Another special moment happened towards the end of shooting. Julien wanted a small sequence involving two of the characters in an outside set on the backlot but by this time the Bond Company had moved in and struck it from the schedule. The huge outside street set was being felled with wrecking cranes, but John Beard (Designer) had his team throw a large canvas over the set we hadn't shot with signs showing it should not be struck. Then a small group of us made a secret pact to come in 2 hours early and shoot the scene without the Bond Company producers knowing! So we snuck in early in the morning with minimum crew, shot the scene and then just turned up in the studio at call time without them being aware we had already shot a scene they had cut.. When the Rushes were shown the next day all hell broke loose! The scene is in the movie..
Looking back at Absolute Beginners, I realise all sorts of things that we could have done better, especially in relation to pre-production and sets. Not having shot an epic like this before (an epic for me that is!), I didn't know some of the things I now know about studio sets, particularly in relation to lighting. John Beard would give me a drawing of a set and I wasn't too good at being constructive about my requirements at that stage: I was more used to looking at something and then making suggestions, but in a studio that is often too late - particularly in the tight situations we always seemed to be in. For instance we quite often had areas where a band would be playing and I would not spot that there wasn't anywhere to hide back or side lights: now I know better! We constantly would ask for floors we could track on but then the Art Department had other problems with labour or the uneven floor and we would arrive and promply have to lay boards all over their beautiful floors and then have to cope with not getting them in shot. It's not that these problems don't happen all the time but now I am more experiences I know more about when to be insistent and when to let it go.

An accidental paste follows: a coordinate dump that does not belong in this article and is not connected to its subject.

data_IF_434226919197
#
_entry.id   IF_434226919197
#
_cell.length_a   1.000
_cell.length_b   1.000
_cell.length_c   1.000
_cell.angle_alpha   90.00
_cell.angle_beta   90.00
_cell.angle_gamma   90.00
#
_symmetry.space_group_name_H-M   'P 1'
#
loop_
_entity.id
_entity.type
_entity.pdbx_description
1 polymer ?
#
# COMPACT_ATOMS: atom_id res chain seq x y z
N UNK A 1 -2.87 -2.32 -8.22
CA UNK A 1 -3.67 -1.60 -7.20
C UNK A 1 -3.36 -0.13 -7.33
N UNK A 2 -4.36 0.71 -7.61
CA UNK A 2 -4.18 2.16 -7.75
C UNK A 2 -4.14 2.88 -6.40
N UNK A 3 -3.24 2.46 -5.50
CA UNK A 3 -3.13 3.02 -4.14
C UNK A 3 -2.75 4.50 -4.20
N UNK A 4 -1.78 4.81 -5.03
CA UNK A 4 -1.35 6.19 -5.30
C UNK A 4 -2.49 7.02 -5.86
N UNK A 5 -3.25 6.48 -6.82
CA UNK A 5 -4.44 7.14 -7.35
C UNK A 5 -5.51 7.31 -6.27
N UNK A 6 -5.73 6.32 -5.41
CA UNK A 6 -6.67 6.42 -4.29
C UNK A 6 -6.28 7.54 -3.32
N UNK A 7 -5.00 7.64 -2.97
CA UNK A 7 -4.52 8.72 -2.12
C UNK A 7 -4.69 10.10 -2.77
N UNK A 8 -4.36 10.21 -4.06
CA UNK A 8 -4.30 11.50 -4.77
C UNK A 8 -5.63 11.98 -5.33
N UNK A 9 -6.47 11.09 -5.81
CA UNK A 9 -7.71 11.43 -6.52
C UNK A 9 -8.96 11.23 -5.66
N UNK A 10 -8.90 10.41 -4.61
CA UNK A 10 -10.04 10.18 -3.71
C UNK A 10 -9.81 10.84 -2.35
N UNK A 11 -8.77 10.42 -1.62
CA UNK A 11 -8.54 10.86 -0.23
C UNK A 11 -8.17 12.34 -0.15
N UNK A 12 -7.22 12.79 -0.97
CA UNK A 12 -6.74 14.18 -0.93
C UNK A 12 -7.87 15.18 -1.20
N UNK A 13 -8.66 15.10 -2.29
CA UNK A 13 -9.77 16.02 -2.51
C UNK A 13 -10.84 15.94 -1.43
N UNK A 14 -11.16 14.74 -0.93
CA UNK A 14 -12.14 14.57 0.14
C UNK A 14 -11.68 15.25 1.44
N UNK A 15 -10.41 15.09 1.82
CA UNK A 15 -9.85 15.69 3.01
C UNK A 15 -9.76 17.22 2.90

I am revising this account now in 2016, more than 30 years later. Shooting the film took all the youth, vigour and anarchy that is the job of young people - to re-invigorate the industry. Most of the old-timers back then must have thought we were a bunch of yahoo nut-cases and that was mostly true - but the "failure" of the film had more to do with the casting of the leading man than anything else. He was a bad choice and if the leading man had gone on to be a big star, the film would occupy a very different place in film history as I believe it would have been a huge success. Script and Casting are the foundation stones of narrative film-making and if either or both of these is wrong, no amount of "glitz" can cover up the chasms. The release was also clouded by a massive amount of over-hype and in a sense it could only fail as so much expectation had built up around it. Viewed today it can be seen for all its inventiveness and talent - and, who knows, maybe one day Julien Temple will have the opportunity to cut the film he wanted to make, rather than the one that the studio threw together in a frantic effort to "save" it.
Dp's- where to get them
FrameRates and Digi
Jobsin the Industry
Super35 versus Anamorphic